Turning the Tide on Ocean Plastic: A Data-Driven Approach

The ocean plastic crisis is quickly becoming one of our world’s biggest environmental challenges. Discover how data is our most powerful weapon in the fight to save our oceans.
January 11, 2024
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“Unless we change course, we’ll have more plastic in our oceans than fish by 2050,” says Tez Steinberg of the United World Challenge. It’s a harrowing mental image, but begins to seem plausible when you consider that plastic production is currently expected to increase by 40% in the next 10 years.

But Tez isn’t willing to surrender the health of our oceans without putting up a fight. Last month, he embarked on a four-month solo rowing expedition from Hawaii to Australia to raise awareness of our oceans’ plight—an expedition of over 5,000 miles that will take over two million row strokes to complete. 

Along his way, he’ll be collecting groundbreaking data on microplastics and biodiversity that, together with impact partners like Hakkoda, he hopes can be used to turn the tide on ocean plastics.

Understanding the Magnitude of the Ocean Plastic Problem

Before we can talk about accelerating solutions to the ocean plastic crisis, however, it’s vital to use the data we have to get a better sense of the problem’s scale.

Picture this: every minute, the equivalent of two garbage trucks of plastic are dumped into our oceans. Annually, that translates into a staggering 8 million metric tons of plastic. Stepping even further back to consider the cumulative impact of years, even decades, of relentless pollution, and we’re just beginning to understand the sheer magnitude of the problem: an underwater Everest of plastic waste.

Uniting for a Better World

All hope is not lost, however. In March of this year, delegates of the United Nations reached a historic agreement to protect marine biodiversity in international waters, signaling a huge breakthrough for multilateral conservation efforts after decades of unproductive talks. Referred to colloquially as the High Seas Treaty, the result of this agreement covers access to and use of marine genetic resources while ramping up international funding for ocean conservation.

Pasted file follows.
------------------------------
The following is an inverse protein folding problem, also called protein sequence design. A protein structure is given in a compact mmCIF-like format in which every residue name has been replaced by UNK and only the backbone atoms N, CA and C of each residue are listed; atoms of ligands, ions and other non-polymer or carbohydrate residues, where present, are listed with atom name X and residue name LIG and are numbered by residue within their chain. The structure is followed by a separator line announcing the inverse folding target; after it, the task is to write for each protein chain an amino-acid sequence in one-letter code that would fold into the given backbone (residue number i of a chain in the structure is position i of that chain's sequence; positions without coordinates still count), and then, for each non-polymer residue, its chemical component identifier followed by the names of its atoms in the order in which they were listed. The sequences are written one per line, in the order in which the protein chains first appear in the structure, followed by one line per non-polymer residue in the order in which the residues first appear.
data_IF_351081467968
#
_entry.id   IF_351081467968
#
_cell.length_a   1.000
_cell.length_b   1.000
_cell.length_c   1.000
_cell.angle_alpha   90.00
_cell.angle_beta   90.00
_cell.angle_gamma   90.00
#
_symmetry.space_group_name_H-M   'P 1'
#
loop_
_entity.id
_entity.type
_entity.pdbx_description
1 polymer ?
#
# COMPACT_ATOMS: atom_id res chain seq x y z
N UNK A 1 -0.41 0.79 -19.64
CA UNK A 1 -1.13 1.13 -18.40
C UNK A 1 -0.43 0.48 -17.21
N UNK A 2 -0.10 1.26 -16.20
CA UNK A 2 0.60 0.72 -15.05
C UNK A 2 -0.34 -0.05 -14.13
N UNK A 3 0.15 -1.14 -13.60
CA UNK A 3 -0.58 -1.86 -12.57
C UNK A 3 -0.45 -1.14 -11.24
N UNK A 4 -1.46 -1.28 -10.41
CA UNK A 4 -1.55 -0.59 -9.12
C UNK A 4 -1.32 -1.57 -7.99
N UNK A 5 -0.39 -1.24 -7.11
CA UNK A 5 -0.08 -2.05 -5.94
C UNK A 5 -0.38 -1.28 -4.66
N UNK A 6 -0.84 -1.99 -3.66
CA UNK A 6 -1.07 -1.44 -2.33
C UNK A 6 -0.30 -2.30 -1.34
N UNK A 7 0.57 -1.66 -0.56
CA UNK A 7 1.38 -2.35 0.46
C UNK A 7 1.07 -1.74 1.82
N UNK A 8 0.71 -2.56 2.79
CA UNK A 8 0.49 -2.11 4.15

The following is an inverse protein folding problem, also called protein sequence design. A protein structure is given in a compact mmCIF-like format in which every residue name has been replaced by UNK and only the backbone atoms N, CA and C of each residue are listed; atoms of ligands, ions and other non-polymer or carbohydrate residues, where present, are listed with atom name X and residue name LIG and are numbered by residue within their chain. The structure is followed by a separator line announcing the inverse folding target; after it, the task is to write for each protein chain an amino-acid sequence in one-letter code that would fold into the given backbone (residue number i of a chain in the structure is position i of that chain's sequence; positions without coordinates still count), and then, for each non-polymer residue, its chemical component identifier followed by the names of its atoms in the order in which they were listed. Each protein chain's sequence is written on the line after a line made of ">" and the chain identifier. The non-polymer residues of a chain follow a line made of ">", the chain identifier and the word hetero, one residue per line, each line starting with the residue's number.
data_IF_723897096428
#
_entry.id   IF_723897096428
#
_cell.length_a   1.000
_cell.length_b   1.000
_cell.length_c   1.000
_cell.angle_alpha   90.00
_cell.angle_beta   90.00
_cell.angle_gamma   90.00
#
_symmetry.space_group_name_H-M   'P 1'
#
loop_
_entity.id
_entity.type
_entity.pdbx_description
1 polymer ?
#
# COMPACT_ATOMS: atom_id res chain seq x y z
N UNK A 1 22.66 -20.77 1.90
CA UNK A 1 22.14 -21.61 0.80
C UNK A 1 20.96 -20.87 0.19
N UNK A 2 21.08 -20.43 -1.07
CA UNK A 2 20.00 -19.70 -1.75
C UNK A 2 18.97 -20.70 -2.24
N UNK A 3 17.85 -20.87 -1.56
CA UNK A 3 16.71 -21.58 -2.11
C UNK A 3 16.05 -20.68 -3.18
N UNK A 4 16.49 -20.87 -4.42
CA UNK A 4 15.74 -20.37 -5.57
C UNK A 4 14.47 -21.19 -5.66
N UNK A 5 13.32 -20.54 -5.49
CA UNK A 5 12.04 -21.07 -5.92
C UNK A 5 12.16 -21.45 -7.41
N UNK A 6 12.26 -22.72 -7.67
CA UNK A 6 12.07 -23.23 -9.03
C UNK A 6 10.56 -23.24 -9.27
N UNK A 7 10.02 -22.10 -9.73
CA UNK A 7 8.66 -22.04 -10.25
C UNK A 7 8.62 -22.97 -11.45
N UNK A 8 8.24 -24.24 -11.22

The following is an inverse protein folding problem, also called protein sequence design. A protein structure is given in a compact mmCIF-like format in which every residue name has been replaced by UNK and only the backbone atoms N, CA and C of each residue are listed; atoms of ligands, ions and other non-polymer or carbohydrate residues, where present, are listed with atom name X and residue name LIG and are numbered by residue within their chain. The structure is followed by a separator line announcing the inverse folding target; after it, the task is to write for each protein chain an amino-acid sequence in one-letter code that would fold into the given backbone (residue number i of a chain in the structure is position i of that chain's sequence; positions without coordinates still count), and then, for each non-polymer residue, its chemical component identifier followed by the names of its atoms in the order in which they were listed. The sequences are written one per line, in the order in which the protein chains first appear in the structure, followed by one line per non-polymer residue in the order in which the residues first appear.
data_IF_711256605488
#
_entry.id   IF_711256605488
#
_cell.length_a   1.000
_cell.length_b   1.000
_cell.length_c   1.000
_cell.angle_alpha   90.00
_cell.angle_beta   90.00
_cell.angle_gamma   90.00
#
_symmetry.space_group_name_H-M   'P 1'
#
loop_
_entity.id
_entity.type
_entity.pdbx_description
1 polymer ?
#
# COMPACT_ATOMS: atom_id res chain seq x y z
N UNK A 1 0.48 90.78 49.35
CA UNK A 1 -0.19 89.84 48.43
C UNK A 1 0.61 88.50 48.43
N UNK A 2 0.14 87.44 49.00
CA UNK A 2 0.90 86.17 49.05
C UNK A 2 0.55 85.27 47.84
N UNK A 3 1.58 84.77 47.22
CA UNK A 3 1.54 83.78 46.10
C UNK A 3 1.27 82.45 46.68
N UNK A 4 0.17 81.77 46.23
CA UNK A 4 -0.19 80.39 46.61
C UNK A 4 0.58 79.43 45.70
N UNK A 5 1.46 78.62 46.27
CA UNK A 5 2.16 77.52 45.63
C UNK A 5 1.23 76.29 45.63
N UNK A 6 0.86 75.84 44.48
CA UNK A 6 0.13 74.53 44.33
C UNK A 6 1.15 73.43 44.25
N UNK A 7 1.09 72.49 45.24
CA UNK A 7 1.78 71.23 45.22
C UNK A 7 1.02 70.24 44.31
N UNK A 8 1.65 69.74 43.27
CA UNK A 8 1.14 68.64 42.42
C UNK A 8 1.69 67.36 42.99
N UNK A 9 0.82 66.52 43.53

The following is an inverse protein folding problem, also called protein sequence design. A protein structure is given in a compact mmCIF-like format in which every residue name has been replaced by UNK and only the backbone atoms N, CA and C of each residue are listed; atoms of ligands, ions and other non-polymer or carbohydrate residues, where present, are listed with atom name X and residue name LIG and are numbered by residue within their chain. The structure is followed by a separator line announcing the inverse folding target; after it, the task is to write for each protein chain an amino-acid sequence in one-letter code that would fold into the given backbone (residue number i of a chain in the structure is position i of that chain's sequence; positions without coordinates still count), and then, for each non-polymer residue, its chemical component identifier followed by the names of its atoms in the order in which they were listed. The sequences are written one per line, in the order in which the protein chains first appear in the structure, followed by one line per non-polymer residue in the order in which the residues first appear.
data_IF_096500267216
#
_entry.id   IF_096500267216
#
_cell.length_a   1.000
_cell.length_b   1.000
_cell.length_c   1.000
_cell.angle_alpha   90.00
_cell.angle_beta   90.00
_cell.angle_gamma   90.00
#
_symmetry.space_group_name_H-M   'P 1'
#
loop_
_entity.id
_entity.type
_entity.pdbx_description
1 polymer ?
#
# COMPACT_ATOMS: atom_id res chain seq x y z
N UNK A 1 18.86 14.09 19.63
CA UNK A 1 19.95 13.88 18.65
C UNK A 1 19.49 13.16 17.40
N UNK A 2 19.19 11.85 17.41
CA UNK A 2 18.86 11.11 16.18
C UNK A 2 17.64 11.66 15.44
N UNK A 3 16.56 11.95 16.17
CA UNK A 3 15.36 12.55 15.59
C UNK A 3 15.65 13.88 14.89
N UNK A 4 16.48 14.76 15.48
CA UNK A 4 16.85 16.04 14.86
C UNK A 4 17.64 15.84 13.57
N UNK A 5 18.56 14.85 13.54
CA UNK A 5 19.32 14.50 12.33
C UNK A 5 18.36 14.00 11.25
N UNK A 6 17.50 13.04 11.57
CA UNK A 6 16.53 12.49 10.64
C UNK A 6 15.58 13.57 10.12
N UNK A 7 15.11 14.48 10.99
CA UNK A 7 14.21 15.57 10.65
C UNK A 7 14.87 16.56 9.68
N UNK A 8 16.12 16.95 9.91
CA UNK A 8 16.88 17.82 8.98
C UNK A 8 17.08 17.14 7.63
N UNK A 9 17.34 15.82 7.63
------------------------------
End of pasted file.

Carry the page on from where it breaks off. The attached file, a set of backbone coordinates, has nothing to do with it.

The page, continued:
This is a huge step toward meeting the objectives laid out in the UN’s 2030 Agenda for Sustainable Development—better known as the “30 by 30”—which pledges to protect 30 percent of the planet’s lands, inland waters, marine habitats, and coastal areas by the end of the decade. 

Swimming Upstream: How Our Rivers are Poisoning Our Oceans

Meeting the objectives of the 30 by 30, meanwhile, means taking the battle against ocean plastic inland to its source. 

In addition to raising awareness of the ocean plastic crisis with his world record attempt solo rowing expedition, another essential part of Tez’s mission is raising funds to build river barriers in the world’s most polluted regions to keep even more plastic from flowing out to sea. 

These rivers demarcate a critical theater in the war on ocean plastics, as studies indicate that roughly 1000 rivers account for nearly 80% of the world’s riverine plastic emissions. That’s between 0.8 million and 2.7 million metric tons of plastic per year each.

Accelerating Ocean Plastic Interventions with the United World Challenge and Hakkōda

Like Tez, Hakkoda understands that the ocean plastic crisis is one of the most pressing environmental issues of our time, threatening not only marine life but also the health of the global ecosystem. 

We also believe that, more than any other resource available to us, initiatives like our Data for Good will be the key to developing a deeper understanding of the problem, developing targeted interventions, and ultimately turn the tide on the ocean plastic crisis. 

By acting as an Impact Partner for the United World Challenge, we are committed to helping Tez raise a call to action before it’s too late and to bringing our data expertise to the table to help other partners like the Scripps Institution of Oceanography, the Ocean Conservation Network, and the International SeaKeepers Society turn the data Tez collects into actionable insights that translate into cleaner oceans tomorrow. 

If you’d like to join Tez and Hakkoda in our fight to reduce oceanic microplastics, please consider contributing to the United World Challenge Giving Circle today. You can also follow the latest developments in Tez’s 5,000-mile rowing expedition using the GPS Tracker on Hakkoda’s Data for Good page.

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